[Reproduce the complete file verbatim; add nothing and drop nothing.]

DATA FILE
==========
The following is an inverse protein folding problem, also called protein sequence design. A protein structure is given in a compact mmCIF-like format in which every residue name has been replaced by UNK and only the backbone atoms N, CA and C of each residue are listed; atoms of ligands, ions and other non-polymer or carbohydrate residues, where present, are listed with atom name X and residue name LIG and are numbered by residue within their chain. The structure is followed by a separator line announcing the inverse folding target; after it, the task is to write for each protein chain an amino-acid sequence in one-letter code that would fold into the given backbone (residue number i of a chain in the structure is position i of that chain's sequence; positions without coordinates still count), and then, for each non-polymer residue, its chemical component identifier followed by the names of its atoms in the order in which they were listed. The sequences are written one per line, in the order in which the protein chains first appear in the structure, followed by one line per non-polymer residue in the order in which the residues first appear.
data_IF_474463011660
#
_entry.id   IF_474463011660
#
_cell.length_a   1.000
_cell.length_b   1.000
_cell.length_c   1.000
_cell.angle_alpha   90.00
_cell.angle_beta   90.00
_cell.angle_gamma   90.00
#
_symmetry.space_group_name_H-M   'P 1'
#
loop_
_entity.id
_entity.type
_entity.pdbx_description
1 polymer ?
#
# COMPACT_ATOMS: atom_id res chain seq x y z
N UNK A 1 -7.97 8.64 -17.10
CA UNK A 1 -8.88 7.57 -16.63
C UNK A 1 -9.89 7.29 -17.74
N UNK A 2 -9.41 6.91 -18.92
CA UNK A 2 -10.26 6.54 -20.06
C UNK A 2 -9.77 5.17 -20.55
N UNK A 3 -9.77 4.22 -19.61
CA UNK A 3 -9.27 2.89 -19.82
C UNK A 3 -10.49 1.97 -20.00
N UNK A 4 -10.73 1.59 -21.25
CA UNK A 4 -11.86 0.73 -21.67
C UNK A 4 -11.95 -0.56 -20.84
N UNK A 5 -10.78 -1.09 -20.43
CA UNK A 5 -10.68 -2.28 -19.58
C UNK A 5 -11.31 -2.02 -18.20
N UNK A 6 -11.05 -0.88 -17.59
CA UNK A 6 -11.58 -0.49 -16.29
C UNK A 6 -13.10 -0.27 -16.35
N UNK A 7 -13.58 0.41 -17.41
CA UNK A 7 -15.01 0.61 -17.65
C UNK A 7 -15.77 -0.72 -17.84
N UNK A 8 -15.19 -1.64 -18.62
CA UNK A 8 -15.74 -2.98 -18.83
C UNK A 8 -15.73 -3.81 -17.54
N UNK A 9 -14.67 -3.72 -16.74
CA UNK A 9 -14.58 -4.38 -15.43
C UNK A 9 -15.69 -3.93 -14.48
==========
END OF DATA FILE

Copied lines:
The following is an inverse protein folding problem, also called protein sequence design. A protein structure is given in a compact mmCIF-like format in which every residue name has been replaced by UNK and only the backbone atoms N, CA and C of each residue are listed; atoms of ligands, ions and other non-polymer or carbohydrate residues, where present, are listed with atom name X and residue name LIG and are numbered by residue within their chain. The structure is followed by a separator line announcing the inverse folding target; after it, the task is to write for each protein chain an amino-acid sequence in one-letter code that would fold into the given backbone (residue number i of a chain in the structure is position i of that chain's sequence; positions without coordinates still count), and then, for each non-polymer residue, its chemical component identifier followed by the names of its atoms in the order in which they were listed. The sequences are written one per line, in the order in which the protein chains first appear in the structure, followed by one line per non-polymer residue in the order in which the residues first appear.
data_IF_474463011660
#
_entry.id   IF_474463011660
#
_cell.length_a   1.000
_cell.length_b   1.000
_cell.length_c   1.000
_cell.angle_alpha   90.00
_cell.angle_beta   90.00
_cell.angle_gamma   90.00
#
_symmetry.space_group_name_H-M   'P 1'
#
loop_
_entity.id
_entity.type
_entity.pdbx_description
1 polymer ?
#
# COMPACT_ATOMS: atom_id res chain seq x y z
N UNK A 1 -7.97 8.64 -17.10
CA UNK A 1 -8.88 7.57 -16.63
C UNK A 1 -9.89 7.29 -17.74
N UNK A 2 -9.41 6.91 -18.92
CA UNK A 2 -10.26 6.54 -20.06
C UNK A 2 -9.77 5.17 -20.55
N UNK A 3 -9.77 4.22 -19.61
CA UNK A 3 -9.27 2.89 -19.82
C UNK A 3 -10.49 1.97 -20.00
N UNK A 4 -10.73 1.59 -21.25
CA UNK A 4 -11.86 0.73 -21.67
C UNK A 4 -11.95 -0.56 -20.84
N UNK A 5 -10.78 -1.09 -20.43
CA UNK A 5 -10.68 -2.28 -19.58
C UNK A 5 -11.31 -2.02 -18.20
N UNK A 6 -11.05 -0.88 -17.59
CA UNK A 6 -11.58 -0.49 -16.29
C UNK A 6 -13.10 -0.27 -16.35
N UNK A 7 -13.58 0.41 -17.41
CA UNK A 7 -15.01 0.61 -17.65
C UNK A 7 -15.77 -0.72 -17.84
N UNK A 8 -15.19 -1.64 -18.62
CA UNK A 8 -15.74 -2.98 -18.83
C UNK A 8 -15.73 -3.81 -17.54
N UNK A 9 -14.67 -3.72 -16.74
CA UNK A 9 -14.58 -4.38 -15.43
C UNK A 9 -15.69 -3.93 -14.48